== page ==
5 tips for taking terrific travel photos anywhere

Mariachi group in Izamal, Yucatan, Mexico
(Image credit: Getty Images)

Travel photography comes in many forms, from visiting bustling tourist hotspots to spending time photographing iconic landscapes. The genre is closely linked to street photography, with many similarities in its candid style of capturing images – witnessing a brief moment in time as two friends chat outside a coffee shop,
for example, or shooting an intriguing local vehicle passing by in the street. 

• Make sure you're traveling with one of the best travel cameras!

The trick with travel photography is to always be ready; what may seem like a trivial moment could become an award-winning documentary photo. At the very least, the images from your trips will provide you with visual memories many years down the line, even if you don’t realize it at the time.

(Image credit: Getty Images)

When it comes to the equipment you’ll need for shooting on location, you should aim to keep it simple – just one camera and one lens, ideally. I tend to keep my kit light, mainly to avoid having to add extra weight to my suitcase but also so that I’m fully engaged in what I’m shooting (rather than what I’m shooting with). 

I don’t like to carry a camera bag when I’m walking around, either – a simple camera strap around the neck or shoulder with a spare battery in my pocket is all I need. It’s personal preference but for me, the optimum focal lengths on a camera with a full-frame sensor are in the 35-85mm range – in fact, I’d argue that one of the best 50mm lenses is perfect.

Here are my five favorite ways to take terrific travel photos anywhere…

1. Just start shooting 

(Image credit: Future)

It’s rare that I ever choose to go on holiday to the same place twice, so I just start taking photographs – the minute you land, your travel images can begin. This isn’t the time to worry about saving data on your SD card, so make every moment count!

2. Get a feel for the place

(Image credit: Future)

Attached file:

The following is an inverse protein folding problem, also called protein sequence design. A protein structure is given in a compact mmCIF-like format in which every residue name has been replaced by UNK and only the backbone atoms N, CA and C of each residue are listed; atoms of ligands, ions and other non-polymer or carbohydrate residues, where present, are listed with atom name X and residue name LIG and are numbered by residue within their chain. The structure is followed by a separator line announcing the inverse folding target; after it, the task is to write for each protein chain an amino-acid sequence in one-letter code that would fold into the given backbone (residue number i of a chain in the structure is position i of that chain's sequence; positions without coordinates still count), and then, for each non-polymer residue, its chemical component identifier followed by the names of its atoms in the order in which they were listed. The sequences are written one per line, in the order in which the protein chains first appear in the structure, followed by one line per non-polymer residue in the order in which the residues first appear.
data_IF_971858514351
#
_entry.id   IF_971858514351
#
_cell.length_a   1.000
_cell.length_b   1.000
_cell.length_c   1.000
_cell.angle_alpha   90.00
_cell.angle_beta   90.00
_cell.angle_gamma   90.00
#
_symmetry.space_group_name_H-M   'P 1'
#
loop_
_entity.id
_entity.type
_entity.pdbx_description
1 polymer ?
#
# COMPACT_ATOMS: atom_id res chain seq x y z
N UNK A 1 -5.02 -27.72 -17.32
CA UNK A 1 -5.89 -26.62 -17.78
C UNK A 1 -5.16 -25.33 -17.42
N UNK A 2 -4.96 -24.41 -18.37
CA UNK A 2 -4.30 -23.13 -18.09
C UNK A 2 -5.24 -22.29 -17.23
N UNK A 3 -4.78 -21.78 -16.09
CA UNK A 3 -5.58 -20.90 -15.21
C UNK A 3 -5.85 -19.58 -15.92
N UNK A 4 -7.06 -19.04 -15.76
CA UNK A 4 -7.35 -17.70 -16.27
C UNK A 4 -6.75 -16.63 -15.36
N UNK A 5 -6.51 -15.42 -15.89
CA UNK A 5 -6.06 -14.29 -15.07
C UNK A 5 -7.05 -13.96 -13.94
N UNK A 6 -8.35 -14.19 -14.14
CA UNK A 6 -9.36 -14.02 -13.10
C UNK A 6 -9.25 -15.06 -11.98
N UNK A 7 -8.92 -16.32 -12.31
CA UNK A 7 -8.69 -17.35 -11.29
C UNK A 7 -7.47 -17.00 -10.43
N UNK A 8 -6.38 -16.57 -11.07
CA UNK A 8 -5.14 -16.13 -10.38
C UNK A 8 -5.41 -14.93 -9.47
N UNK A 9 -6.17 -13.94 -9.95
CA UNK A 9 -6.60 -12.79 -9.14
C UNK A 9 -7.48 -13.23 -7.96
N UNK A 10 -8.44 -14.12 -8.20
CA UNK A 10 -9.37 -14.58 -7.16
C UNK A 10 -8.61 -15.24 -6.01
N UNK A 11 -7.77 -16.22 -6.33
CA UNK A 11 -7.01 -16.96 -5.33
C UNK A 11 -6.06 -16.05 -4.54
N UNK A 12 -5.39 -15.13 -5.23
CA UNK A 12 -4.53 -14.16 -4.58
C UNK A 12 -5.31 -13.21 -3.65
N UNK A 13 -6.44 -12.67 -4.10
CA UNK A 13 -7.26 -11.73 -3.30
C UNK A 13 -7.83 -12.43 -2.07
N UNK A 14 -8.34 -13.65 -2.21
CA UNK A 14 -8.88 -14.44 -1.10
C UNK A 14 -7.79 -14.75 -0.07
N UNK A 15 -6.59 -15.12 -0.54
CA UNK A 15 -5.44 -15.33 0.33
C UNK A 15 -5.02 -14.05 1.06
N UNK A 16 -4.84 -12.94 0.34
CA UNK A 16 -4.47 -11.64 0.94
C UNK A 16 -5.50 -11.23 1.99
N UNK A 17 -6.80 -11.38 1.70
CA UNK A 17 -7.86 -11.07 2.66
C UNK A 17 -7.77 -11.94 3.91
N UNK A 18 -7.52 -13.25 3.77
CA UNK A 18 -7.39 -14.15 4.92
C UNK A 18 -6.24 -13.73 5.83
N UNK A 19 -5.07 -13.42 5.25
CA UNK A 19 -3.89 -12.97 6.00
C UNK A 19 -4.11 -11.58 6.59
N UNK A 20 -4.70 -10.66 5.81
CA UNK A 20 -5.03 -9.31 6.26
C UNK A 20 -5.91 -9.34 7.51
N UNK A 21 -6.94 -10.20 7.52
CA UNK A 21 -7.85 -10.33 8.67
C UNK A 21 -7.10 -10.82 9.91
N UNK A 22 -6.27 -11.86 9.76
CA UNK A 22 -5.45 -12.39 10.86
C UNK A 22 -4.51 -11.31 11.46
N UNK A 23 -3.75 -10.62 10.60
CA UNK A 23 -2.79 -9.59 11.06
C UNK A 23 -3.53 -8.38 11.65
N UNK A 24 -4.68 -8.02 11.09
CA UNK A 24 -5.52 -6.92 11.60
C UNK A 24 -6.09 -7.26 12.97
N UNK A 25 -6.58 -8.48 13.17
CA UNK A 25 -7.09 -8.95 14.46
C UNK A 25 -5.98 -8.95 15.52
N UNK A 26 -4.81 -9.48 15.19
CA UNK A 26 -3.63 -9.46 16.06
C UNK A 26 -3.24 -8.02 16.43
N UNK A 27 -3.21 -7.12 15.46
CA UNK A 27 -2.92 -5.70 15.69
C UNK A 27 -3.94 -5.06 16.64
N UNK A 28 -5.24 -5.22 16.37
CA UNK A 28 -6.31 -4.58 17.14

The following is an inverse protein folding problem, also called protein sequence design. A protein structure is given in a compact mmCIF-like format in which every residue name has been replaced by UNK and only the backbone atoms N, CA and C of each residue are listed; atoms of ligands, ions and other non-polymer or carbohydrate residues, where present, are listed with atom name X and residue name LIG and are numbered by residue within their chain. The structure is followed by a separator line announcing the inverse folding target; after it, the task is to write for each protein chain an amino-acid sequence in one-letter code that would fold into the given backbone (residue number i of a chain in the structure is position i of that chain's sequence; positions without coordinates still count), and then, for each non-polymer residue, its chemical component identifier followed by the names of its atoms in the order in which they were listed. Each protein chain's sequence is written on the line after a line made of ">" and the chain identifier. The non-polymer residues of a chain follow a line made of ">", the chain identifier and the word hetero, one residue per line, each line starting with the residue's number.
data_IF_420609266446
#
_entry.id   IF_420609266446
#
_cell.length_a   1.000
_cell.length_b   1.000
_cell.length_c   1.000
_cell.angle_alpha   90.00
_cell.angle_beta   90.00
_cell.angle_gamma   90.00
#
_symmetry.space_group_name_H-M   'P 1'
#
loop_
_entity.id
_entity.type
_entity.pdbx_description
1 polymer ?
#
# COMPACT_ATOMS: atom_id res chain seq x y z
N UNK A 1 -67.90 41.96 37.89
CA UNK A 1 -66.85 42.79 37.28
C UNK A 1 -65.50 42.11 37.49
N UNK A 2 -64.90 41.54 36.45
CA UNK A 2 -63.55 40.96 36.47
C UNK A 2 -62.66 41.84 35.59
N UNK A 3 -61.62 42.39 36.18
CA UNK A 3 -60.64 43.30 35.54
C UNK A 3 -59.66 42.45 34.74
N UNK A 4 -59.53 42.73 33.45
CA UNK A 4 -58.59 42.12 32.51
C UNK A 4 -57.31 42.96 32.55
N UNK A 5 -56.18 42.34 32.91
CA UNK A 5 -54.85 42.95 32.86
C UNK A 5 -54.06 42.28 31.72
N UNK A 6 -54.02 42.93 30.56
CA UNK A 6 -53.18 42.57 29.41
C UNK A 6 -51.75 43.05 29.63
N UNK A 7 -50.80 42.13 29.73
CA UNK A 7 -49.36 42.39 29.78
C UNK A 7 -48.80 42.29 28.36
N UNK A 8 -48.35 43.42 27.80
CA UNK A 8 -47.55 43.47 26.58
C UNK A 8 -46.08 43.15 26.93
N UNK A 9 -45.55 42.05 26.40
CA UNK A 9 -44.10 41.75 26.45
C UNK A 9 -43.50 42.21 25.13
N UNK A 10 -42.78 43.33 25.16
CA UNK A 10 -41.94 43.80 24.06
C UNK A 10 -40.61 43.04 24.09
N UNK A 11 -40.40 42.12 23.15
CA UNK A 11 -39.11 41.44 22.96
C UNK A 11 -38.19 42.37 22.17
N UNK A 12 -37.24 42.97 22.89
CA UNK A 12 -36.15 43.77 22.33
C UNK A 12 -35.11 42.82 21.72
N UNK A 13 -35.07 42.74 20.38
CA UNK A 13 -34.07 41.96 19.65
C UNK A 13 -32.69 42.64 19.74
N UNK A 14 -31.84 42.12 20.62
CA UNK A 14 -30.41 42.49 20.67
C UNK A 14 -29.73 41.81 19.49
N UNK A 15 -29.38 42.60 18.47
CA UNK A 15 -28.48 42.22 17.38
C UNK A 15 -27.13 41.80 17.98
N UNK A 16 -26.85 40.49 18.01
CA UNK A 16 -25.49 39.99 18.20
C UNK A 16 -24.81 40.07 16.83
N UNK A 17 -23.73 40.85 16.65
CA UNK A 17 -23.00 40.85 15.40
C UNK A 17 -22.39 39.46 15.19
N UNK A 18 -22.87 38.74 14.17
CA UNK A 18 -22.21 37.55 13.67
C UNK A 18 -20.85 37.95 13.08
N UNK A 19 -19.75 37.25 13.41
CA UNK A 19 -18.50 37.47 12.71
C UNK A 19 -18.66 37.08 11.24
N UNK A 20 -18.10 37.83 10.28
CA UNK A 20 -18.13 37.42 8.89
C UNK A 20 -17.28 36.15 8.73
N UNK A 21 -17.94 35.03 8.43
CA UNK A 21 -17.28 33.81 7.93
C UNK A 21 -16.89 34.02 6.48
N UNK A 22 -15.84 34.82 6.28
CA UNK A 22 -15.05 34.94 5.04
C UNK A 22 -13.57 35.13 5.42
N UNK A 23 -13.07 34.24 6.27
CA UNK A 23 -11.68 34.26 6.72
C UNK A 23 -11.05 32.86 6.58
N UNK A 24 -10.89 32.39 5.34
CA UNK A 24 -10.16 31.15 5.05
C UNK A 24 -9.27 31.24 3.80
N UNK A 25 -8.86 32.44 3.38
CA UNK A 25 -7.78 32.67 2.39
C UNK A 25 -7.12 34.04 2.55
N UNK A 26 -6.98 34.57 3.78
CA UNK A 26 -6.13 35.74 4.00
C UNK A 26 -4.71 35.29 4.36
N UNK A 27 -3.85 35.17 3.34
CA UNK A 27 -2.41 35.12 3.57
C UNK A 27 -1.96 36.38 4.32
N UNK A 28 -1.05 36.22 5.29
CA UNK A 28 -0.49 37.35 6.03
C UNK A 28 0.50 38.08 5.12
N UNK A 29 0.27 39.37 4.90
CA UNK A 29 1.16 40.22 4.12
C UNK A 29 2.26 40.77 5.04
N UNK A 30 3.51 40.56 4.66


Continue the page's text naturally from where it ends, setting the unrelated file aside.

Try to gain an understanding of where the locals go and immerse yourself in their culture. Always expose for the brighter parts of the frame – some darker subjects with detail look far better than blown-out highlights dominating the background
of your shots. If you aren’t shooting in manual mode, then you can use exposure compensation to be safe.

 What is exposure compensation and when should I use it?

3. Experiment with shutter speeds

(Image credit: Future)

Mingling with a group of local people, I found myself on a commuter bus with hotel workers. I switched to a slower shutter speed of 1/4 sec and allowed the rickety old bus to create a sense of motion in the scene. Using some technical tricks and shooting smart can bring an aspect of storytelling into your images.

4. Get up early

(Image credit: Future)

There’s something special about watching a town or city wake up. You will get some time to explore the streets alone and speak to locals. You can glean useful information on places to photograph that are away from the usual tourist spots.

5. Always be ready to shoot

(Image credit: Future)

Carry your camera in a way that enables you to start shooting within a few seconds, by wearing it around your neck or on a wrist strap. Leave it turned on, with roughly the right settings dialed in. For example, when going outside, I will reduce the ISO for the brighter conditions. Adjust for your environment in advance so you can always be ready! 

Make sure to take the best lenses for travel photography so you're ready for action. You might also want to invest in one of the best action cameras or best waterproof cameras, so you can shoot anywhere. Don't forget to pack one of the best travel adaptors, too, so you can keep your kit charged!

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Alistair Campbell

Alistair is the Features Editor of Digital Camera magazine, and has worked as a professional photographer and video producer.